Winning the Bandwidth Battle

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Winning the Bandwidth Battle

By Tammy Mastroberte, Contributing Editor - 10/09/2017

With each passing year, hotel guests increase their demand for bandwidth. According to Hospitality Technology’s 2017 Customer Engagement Technology Study, 89% of consumers say they make booking decisions based on hotels offering free, reliable WiFi. Guests also arrive on property brandishing more than one WiFi-enabled device, and more and more are looking to stream television shows and movies on those personal devices.

“Bandwidth demand increases about 10% to 20% every year, due to streaming audio and video and that most people carry at least two wireless devices with them when going to a hotel,”  says Brett Walter, NIKTEK LLC managed service provider for Saybrook Point Inn and Spa (www.saybrook.com).  “People want to have the same creature comforts from their home, such as massive bandwidth used for Netflix.”

In the past two and a half years, Saybrook upgraded bandwidth two times, starting with a 10 Mbit fiber optic connection for business use and adding an additional 50 Mbit copper connection for guests. Then they upgraded to a 50 Mbit fiber and 150 Mbit copper connection two years ago provided by Comcast Business (https://business.comcast.com/).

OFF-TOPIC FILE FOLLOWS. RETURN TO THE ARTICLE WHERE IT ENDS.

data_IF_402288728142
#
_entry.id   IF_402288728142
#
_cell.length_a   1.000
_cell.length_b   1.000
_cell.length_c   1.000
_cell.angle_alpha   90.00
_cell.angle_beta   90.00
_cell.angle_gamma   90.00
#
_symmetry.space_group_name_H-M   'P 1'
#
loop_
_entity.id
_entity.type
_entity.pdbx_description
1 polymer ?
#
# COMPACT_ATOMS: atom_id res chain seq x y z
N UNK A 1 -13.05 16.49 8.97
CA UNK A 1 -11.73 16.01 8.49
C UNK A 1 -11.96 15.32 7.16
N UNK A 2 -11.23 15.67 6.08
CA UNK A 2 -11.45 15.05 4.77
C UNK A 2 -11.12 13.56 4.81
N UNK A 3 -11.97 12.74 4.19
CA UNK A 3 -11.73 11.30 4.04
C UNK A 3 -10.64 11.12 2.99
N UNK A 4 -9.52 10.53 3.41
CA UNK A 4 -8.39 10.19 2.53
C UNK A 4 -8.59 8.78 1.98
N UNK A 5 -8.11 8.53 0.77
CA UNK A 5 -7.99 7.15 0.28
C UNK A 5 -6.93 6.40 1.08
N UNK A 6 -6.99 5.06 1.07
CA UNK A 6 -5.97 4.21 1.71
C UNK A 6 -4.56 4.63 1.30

Hotels not only need more bandwidth to cover guest demands, but operations increasingly call for more capacity. To address this, Saybrook recently upgraded again to an all-fiber network with a 500 Mbit connection from Comcast to handle all business and guest connections.

In today’s bandwidth world, hotels should be evaluating bandwidth consumption and guest satisfaction on a weekly basis, says Bob Combie, SVP of technology at Seaview Investors (http://seaviewinvestors.com/), currently operating three properties, with another three in the pipeline.  

Whether looking to build a new hotel or update one with an existing infrastructure, operators are evaluating price and need, and deciding between copper or fiber networks. Fiber entered the scene 10 years ago after companies such as Verizon (www.verizon.com) were using it to handle residential homes. It then moved into apartment complexes in downtown cities because the fiber could carry the signals a longer distance than copper, says John Hoover, marketing committee chair at APOLAN (http://apolanglobal.org/), a non-profit organization involved in the Passive Optical LAN marketplace.